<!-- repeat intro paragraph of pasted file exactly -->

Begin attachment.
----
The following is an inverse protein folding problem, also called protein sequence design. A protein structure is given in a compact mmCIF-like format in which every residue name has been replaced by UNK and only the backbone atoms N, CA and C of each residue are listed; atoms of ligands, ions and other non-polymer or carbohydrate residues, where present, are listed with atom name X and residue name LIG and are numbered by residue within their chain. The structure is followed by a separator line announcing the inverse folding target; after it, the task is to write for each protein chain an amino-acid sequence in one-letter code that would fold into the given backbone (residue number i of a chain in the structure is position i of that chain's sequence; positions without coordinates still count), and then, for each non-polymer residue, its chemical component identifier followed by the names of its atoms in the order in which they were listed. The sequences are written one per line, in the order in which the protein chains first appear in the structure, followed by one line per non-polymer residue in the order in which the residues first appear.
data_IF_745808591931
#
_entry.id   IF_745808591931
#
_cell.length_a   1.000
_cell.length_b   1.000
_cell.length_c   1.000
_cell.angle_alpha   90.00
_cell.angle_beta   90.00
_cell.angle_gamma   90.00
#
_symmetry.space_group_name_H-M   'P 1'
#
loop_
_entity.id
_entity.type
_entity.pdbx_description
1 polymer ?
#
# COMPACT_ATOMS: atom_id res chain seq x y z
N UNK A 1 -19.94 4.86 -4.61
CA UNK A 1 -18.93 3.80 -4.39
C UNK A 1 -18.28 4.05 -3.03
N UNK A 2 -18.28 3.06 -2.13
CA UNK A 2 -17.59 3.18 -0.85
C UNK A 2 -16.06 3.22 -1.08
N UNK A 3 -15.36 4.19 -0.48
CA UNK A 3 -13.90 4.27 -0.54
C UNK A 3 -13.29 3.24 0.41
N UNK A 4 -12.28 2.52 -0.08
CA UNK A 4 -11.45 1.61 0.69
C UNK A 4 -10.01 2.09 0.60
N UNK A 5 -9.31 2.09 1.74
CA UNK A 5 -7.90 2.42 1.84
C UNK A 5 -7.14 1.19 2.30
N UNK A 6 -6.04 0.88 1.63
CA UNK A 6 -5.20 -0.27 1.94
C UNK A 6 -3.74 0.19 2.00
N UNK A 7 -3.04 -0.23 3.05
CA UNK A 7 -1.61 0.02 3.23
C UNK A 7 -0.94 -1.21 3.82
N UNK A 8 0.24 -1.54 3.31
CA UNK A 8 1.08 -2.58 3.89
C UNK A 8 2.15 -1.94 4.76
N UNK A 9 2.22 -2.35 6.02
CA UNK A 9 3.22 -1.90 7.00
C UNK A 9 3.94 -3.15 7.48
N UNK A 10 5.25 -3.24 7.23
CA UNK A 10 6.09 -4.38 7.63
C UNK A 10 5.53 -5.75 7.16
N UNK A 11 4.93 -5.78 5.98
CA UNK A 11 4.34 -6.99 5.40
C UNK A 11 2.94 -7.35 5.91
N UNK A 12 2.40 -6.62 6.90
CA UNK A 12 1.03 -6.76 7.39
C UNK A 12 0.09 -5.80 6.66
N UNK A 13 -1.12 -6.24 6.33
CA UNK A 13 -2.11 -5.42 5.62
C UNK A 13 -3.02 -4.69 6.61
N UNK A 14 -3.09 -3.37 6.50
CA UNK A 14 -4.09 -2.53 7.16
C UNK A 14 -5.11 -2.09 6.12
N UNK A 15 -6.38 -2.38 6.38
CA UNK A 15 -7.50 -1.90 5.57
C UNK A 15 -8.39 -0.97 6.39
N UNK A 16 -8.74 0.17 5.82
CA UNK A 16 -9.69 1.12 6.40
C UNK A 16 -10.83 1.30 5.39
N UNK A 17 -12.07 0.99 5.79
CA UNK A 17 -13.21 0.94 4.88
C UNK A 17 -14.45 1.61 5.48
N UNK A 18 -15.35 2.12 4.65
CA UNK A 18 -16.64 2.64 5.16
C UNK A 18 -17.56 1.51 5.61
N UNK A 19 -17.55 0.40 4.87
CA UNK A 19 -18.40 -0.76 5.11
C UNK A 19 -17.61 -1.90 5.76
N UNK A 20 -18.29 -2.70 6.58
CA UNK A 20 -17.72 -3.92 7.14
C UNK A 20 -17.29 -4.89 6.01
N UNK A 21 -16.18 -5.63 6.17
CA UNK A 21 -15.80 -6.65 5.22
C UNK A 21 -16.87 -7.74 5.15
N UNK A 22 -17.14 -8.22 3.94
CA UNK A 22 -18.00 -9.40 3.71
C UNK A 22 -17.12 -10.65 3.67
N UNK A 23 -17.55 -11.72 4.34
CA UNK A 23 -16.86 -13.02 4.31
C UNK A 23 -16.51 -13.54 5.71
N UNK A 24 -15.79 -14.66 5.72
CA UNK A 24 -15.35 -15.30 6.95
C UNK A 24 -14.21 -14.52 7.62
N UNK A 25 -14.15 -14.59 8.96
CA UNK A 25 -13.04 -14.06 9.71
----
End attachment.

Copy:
The following is an inverse protein folding problem, also called protein sequence design. A protein structure is given in a compact mmCIF-like format in which every residue name has been replaced by UNK and only the backbone atoms N, CA and C of each residue are listed; atoms of ligands, ions and other non-polymer or carbohydrate residues, where present, are listed with atom name X and residue name LIG and are numbered by residue within their chain. The structure is followed by a separator line announcing the inverse folding target; after it, the task is to write for each protein chain an amino-acid sequence in one-letter code that would fold into the given backbone (residue number i of a chain in the structure is position i of that chain's sequence; positions without coordinates still count), and then, for each non-polymer residue, its chemical component identifier followed by the names of its atoms in the order in which they were listed. The sequences are written one per line, in the order in which the protein chains first appear in the structure, followed by one line per non-polymer residue in the order in which the residues first appear.